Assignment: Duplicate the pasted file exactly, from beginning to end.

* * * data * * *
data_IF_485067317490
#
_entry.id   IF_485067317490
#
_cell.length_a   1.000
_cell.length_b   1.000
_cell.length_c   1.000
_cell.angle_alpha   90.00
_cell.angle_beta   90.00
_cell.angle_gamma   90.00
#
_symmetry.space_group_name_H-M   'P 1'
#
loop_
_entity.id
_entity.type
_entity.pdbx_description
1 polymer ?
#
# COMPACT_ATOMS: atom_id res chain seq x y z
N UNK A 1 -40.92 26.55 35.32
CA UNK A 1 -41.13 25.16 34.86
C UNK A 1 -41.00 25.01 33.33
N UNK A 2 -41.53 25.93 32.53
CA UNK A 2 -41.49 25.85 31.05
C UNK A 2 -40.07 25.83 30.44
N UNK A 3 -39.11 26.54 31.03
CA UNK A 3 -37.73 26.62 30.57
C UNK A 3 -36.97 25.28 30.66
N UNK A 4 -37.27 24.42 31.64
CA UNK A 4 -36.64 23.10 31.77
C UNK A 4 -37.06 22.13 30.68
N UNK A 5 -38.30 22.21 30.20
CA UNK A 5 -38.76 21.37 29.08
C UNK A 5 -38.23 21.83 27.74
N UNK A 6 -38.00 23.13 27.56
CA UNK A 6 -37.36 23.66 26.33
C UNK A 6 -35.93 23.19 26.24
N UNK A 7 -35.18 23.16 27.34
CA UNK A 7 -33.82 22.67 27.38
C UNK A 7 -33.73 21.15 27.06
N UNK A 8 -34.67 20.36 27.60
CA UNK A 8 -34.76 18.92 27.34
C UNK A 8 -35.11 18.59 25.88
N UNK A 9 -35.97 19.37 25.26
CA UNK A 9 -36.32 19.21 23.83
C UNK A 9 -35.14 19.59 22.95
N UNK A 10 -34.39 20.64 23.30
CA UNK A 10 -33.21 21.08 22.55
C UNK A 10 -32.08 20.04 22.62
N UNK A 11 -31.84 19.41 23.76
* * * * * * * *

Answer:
data_IF_485067317490
#
_entry.id   IF_485067317490
#
_cell.length_a   1.000
_cell.length_b   1.000
_cell.length_c   1.000
_cell.angle_alpha   90.00
_cell.angle_beta   90.00
_cell.angle_gamma   90.00
#
_symmetry.space_group_name_H-M   'P 1'
#
loop_
_entity.id
_entity.type
_entity.pdbx_description
1 polymer ?
#
# COMPACT_ATOMS: atom_id res chain seq x y z
N UNK A 1 -40.92 26.55 35.32
CA UNK A 1 -41.13 25.16 34.86
C UNK A 1 -41.00 25.01 33.33
N UNK A 2 -41.53 25.93 32.53
CA UNK A 2 -41.49 25.85 31.05
C UNK A 2 -40.07 25.83 30.44
N UNK A 3 -39.11 26.54 31.03
CA UNK A 3 -37.73 26.62 30.57
C UNK A 3 -36.97 25.28 30.66
N UNK A 4 -37.27 24.42 31.64
CA UNK A 4 -36.64 23.10 31.77
C UNK A 4 -37.06 22.13 30.68
N UNK A 5 -38.30 22.21 30.20
CA UNK A 5 -38.76 21.37 29.08
C UNK A 5 -38.23 21.83 27.74
N UNK A 6 -38.00 23.13 27.56
CA UNK A 6 -37.36 23.66 26.33
C UNK A 6 -35.93 23.19 26.24
N UNK A 7 -35.18 23.16 27.34
CA UNK A 7 -33.82 22.67 27.38
C UNK A 7 -33.73 21.15 27.06
N UNK A 8 -34.67 20.36 27.60
CA UNK A 8 -34.76 18.92 27.34
C UNK A 8 -35.11 18.59 25.88
N UNK A 9 -35.97 19.37 25.26
CA UNK A 9 -36.32 19.21 23.83
C UNK A 9 -35.14 19.59 22.95
N UNK A 10 -34.39 20.64 23.30
CA UNK A 10 -33.21 21.08 22.55
C UNK A 10 -32.08 20.04 22.62
N UNK A 11 -31.84 19.41 23.76